'There is no question that the gasoline machine is far ahead as to economy of fuel, though the repairs of batteries and cost of oil used are somewhat amazing. The usual repair shop would hardly care to tackle the mechanism of a gasoline engine, and if the carriage is purchased from a manufacturer some hundreds of miles away the element of time and expense involved is rather appalling. Another trouble with the heavy gasoline machines is the very weight which enables them to obtain the high speeds and be properly steered. Many of them cannot be pulled by a single horse and offer a severe strain to the ordinary harness. If one gets down into a ditch it is practically impossible to do anything without the assistance of quite a gang of men.'

Saturday, March 08, 2008

I Still Can't Buy it Sliced!

I was 'speaking' to Intef the other day [an ancient figment on my imagination], and he agreed to assist me in recording my thoughts about Ancient Egyptian grains and breads. His duties in the Pharaoh's palace as 'Major Domo' are heavy, but since I'm a modern figment of his imagination, he felt okay in working with me.

In case you're wondering, the Ancient Egyptians were not Arabs. The Arabic people did not invade and conquer until many centuries into the AD period. So, I'll be speaking of the 'old folks' in Egypt---though their language was somewhat Semitic.

One reason Ancient Egypt was able to become a great agricultural country was the lure of the Annual Nile Flood. Why roam as a nomad when the river created a rich, stable farmland for you on a regular basis? So the ancients settled down; the growing lands were fertile, crops grew well, and animal domestication progressed. It seems logical then, to believe that this reality led to the production of more than enough food for the populace, thus allowing civilization to spread out and develop human specialties: farming; religion; politics and leadership; crafts; services; etc. We must also remember that 3,000 to 5,000 years ago, the Egyptian countryside was not as arid as it is today. The lusher land then was populated even by lions, elephants, and hippopotami. And, at its maximum, the population of a larger Egypt was no more than 5 million, compared to today's smaller Egypt with about 50 million souls.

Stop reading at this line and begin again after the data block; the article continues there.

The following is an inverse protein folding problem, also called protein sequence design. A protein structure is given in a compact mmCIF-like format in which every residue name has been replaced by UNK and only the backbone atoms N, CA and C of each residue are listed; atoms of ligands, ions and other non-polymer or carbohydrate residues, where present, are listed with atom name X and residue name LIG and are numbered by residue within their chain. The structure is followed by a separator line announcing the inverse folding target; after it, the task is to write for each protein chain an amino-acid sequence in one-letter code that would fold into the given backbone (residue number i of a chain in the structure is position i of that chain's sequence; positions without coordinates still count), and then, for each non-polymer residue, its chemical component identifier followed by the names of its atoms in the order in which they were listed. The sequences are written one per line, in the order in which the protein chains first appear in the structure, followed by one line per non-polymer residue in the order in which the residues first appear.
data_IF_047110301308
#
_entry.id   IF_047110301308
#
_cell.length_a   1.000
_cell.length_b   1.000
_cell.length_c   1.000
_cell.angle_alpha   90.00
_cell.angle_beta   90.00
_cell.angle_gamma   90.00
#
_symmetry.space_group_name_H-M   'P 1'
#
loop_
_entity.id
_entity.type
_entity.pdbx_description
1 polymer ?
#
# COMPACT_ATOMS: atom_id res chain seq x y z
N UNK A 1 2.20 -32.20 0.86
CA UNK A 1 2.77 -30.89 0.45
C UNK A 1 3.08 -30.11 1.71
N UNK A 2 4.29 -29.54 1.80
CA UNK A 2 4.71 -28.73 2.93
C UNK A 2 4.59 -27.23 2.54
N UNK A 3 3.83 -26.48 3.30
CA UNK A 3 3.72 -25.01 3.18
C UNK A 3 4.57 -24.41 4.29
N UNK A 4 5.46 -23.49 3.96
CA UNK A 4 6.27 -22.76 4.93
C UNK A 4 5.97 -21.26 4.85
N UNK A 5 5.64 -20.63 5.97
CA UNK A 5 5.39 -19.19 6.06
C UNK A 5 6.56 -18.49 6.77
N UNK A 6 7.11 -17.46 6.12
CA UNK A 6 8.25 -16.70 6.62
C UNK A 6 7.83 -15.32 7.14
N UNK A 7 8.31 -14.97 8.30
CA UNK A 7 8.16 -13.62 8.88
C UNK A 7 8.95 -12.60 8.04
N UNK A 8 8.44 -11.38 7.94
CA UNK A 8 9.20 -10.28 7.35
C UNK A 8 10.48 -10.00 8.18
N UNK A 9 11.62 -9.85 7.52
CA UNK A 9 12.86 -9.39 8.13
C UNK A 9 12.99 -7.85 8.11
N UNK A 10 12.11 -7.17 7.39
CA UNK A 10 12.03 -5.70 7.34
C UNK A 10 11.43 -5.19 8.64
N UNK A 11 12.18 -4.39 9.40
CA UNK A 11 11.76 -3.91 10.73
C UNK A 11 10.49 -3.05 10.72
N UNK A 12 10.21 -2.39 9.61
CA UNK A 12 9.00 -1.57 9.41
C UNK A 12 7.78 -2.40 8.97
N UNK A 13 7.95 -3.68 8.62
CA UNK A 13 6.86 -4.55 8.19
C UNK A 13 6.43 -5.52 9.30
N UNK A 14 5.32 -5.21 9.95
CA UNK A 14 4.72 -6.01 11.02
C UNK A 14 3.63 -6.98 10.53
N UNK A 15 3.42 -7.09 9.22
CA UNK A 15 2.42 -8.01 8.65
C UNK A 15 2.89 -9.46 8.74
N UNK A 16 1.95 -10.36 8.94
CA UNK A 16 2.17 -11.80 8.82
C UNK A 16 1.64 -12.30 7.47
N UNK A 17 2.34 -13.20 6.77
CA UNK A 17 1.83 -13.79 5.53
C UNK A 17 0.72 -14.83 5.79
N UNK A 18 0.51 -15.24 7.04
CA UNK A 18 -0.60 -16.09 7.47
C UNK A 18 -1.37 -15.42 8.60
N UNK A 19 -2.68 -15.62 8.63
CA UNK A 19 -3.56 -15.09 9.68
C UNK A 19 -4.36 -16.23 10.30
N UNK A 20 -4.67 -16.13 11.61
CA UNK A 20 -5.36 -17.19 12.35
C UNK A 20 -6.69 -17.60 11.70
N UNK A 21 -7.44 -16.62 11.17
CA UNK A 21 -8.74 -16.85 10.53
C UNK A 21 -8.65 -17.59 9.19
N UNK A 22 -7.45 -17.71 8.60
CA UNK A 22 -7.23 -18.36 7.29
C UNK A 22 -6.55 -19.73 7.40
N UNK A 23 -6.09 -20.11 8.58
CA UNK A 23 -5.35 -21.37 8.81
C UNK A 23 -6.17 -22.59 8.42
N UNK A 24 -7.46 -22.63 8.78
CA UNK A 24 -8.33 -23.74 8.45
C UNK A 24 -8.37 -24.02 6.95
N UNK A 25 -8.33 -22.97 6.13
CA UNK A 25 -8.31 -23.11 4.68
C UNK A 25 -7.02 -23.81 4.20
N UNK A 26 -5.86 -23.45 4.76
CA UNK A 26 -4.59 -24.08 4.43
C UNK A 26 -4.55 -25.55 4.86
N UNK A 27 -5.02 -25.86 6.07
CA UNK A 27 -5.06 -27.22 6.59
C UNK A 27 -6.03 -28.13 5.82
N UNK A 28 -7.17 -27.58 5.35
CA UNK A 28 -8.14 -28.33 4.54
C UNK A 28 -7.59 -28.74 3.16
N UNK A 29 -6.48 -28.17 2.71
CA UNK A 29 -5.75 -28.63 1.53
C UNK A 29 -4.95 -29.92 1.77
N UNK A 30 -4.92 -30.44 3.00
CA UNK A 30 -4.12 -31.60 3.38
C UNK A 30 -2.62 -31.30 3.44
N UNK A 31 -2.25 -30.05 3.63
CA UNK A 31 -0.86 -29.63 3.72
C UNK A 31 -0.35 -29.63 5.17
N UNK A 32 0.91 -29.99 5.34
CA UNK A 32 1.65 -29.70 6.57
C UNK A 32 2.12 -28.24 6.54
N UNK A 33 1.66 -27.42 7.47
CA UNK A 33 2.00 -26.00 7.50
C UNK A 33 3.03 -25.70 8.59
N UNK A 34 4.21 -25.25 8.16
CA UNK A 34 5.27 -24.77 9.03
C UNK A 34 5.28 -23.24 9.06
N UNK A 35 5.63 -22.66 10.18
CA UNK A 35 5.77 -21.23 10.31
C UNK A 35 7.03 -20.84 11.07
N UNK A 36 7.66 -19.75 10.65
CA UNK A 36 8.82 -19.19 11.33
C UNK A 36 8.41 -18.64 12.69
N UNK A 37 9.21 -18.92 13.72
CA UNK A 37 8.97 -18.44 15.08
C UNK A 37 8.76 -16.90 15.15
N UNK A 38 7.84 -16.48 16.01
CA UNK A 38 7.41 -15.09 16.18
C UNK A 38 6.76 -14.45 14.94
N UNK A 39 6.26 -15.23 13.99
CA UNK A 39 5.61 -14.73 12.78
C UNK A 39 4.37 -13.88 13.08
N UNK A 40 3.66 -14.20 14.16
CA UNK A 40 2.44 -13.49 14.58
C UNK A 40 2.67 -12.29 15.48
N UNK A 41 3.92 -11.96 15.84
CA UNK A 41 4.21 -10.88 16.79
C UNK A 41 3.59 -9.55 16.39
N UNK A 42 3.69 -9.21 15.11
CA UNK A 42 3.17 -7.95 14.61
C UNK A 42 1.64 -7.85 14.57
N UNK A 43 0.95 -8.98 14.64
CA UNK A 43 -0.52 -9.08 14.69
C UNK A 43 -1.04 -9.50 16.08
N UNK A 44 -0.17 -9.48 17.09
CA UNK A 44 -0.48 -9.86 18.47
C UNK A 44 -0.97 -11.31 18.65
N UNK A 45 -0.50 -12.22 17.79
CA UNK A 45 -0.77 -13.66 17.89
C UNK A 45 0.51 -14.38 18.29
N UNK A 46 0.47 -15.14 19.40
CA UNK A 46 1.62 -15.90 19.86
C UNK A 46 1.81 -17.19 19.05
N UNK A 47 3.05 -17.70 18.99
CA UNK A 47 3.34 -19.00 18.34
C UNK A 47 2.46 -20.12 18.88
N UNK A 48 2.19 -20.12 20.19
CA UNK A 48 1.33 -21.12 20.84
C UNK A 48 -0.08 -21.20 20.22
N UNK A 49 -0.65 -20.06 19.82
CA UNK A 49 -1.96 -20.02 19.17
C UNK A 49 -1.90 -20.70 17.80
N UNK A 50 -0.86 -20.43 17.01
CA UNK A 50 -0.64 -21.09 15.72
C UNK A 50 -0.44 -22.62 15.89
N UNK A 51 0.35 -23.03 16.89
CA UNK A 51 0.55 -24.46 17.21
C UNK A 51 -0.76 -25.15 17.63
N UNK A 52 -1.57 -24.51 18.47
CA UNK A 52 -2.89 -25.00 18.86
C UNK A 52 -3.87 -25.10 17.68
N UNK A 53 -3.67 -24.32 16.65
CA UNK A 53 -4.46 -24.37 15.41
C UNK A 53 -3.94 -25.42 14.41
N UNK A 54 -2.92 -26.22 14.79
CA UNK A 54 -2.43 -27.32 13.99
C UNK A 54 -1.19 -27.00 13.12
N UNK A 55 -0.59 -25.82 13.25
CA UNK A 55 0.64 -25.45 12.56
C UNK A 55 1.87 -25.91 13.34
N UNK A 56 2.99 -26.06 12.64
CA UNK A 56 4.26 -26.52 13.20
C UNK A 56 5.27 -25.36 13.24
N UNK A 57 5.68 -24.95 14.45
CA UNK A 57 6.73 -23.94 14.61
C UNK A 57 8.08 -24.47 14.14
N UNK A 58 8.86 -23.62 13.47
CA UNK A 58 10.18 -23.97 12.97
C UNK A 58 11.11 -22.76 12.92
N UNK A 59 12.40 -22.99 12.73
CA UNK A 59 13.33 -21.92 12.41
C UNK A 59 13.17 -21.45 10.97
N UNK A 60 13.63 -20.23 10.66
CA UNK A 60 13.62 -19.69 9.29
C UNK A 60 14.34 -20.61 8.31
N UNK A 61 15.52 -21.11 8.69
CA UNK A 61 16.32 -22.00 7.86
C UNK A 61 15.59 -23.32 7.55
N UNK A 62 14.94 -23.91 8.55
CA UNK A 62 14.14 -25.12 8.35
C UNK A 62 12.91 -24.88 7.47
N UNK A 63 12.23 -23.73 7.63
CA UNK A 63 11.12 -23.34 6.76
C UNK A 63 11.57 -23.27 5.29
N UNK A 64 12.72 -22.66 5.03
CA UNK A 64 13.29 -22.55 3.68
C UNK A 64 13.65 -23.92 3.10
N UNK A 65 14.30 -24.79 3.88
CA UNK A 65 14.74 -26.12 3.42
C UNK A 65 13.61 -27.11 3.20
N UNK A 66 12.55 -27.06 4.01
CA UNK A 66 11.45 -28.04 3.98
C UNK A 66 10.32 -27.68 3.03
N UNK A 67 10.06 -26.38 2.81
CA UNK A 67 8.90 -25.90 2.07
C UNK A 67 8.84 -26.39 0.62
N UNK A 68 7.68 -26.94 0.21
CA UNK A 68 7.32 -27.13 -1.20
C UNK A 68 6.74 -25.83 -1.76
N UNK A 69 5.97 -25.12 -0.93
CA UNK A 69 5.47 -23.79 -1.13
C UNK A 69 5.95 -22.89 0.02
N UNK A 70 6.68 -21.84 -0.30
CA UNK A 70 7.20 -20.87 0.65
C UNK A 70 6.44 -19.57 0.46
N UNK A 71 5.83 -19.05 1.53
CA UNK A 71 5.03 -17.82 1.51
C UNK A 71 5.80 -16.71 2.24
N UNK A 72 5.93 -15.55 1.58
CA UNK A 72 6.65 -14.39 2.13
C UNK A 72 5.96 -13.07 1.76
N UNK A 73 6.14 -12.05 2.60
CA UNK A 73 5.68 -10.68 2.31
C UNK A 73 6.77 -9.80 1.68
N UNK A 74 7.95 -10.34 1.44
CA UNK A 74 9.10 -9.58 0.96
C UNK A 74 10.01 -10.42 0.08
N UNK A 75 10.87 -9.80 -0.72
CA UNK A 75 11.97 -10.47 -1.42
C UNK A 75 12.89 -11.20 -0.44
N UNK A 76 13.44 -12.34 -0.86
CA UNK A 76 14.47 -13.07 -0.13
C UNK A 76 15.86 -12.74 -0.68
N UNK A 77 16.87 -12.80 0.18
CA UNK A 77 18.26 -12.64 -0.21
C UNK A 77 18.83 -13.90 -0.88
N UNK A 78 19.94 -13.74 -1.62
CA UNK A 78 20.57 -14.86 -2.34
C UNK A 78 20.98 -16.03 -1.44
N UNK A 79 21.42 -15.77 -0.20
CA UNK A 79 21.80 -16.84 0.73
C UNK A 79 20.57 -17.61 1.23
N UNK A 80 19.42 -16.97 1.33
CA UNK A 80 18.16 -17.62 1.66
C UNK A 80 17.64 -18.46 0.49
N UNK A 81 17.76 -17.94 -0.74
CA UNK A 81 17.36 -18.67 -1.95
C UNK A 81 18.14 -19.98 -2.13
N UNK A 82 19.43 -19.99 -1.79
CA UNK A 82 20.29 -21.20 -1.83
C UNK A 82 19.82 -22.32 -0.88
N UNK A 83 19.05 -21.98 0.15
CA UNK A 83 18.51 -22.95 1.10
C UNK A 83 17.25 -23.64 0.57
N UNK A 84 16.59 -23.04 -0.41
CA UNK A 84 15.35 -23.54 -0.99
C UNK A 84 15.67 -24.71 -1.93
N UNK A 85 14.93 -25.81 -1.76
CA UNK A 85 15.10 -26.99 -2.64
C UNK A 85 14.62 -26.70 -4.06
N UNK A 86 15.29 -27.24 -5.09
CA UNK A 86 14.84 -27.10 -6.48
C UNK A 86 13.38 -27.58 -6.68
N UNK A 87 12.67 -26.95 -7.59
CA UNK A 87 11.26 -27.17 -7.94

The earliest domesticated crop was probably barley, with emmer wheat developing a bit later. The grains were first used by themselves: chewed, soaked, dried; mixed with various ingredients to make cakes of sorts; and finally, grilled or baked. Barley and wheat grains could be used as porridge or mixed with other foods to make stews or gruel. Cracked wheat 'groats' were often served.

Pounding the grain and separating the chaff created a rough flour that was easier to work with than the raw or dried grain itself, thus providing tastier ways of basic food preparation. But, barley flour's chemical make-up was unsuitable for leavening, and its breads were probably dense, flat, rough, and course.